Torrey Pines State Natural Reserve has been protected one way or another since 1899 and is located adjacent to ‘one of the premier municipal golf courses in the US‘. The nature reserve is accessed by a network of paths from a car park on the crest of the hill.
The reserve protects coastal sage scrub and the endemic Pinus torreyana; it hosts a range of rare species mostly because the entire habitat resource is now a few remnant patches squeezed between highways, housing estates and golf courses. One such is the California gnatcatcher; it has a range entirely restricted to coastal sage scrub in southern California and the Baja peninsula. This inconspicuous, little blue bird, supported by the strength of the Endangered Species Act on which it is listed as Threatened, has helped to save the last remnants of coastal sage scrub; it remains quite a fight to do so.
On a weekday visit, the place is full of visitors. When such places, that are so clearly enjoyed by so many people, are subject to an ecosystem services assessment, their value as a recreational resource is often extremely high. Having seen the ramblers, the joggers, the power walkers and the beachgoers, it is likely that, when totted up, these visitors would be ‘willing to pay’ many millions of dollars to maintain and possibly expand the coastal habitats at Torrey Pines.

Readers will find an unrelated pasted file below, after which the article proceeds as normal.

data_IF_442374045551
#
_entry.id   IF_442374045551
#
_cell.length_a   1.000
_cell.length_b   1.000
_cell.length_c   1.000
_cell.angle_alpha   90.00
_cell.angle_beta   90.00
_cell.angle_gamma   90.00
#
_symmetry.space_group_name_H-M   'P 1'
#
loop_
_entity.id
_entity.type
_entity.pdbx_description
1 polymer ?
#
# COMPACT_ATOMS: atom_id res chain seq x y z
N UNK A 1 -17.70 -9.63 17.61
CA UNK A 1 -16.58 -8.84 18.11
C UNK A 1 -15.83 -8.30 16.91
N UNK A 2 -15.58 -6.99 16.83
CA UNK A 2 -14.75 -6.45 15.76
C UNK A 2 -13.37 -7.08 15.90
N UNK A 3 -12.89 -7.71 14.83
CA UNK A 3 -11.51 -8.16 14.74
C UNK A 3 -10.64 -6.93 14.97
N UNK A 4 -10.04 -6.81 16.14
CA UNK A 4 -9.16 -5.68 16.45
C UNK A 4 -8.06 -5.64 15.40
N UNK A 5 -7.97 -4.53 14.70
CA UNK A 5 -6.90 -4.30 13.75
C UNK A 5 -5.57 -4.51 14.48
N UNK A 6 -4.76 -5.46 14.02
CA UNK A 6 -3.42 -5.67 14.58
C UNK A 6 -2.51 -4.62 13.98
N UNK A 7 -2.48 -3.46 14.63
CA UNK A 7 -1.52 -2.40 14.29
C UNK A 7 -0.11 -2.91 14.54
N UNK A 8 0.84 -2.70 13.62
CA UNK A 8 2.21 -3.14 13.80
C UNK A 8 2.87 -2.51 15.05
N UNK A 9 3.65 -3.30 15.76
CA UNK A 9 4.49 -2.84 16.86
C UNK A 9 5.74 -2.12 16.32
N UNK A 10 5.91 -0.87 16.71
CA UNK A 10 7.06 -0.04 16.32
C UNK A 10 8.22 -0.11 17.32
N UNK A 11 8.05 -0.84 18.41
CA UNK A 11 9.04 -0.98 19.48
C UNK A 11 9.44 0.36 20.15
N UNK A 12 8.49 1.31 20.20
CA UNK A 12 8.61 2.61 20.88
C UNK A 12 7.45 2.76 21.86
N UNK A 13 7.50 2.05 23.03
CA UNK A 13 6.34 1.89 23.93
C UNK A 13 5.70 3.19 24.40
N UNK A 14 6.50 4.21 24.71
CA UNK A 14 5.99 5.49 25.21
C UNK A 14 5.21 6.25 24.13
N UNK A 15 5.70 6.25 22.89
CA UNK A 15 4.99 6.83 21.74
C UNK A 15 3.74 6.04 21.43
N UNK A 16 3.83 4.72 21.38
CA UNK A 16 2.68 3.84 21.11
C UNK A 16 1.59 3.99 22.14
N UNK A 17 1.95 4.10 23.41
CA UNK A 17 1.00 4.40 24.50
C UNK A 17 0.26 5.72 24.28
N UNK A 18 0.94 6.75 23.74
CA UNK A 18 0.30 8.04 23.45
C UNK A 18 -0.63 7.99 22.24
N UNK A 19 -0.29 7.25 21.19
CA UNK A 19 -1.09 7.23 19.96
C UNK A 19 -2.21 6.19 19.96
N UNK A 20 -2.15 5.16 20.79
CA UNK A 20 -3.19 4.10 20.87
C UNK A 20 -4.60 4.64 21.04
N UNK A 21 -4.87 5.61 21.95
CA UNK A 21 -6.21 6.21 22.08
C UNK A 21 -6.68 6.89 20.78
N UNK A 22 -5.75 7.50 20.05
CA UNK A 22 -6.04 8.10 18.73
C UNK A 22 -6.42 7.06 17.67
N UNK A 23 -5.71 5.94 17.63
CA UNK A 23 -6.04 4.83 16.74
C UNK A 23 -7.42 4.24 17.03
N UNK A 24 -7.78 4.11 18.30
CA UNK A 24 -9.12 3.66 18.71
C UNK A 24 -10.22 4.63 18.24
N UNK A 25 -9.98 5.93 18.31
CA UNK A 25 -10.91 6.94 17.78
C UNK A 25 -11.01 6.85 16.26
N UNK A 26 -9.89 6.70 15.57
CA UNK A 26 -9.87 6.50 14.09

A big reason for the popularity of the place is that the olive-green, coastal sage scrub, the deeply incised, soft-rock cliffs and wide sea views, all enjoyed under a clear blue sky with a fresh, onshore breeze of Pacific air, is a stunning experience.
One patch of habitat where there is no argument about development is the Marine Corps training area at Camp Pendleton; 126,000 acres of lowland habitats in a largely untouched succession from the coast to the hills. This is a green buffer between the San Diego and Los Angeles conurbations. As in so many countries, military training grounds and ranges located in areas of high development pressure are important places for the conservation of rare habitats and species.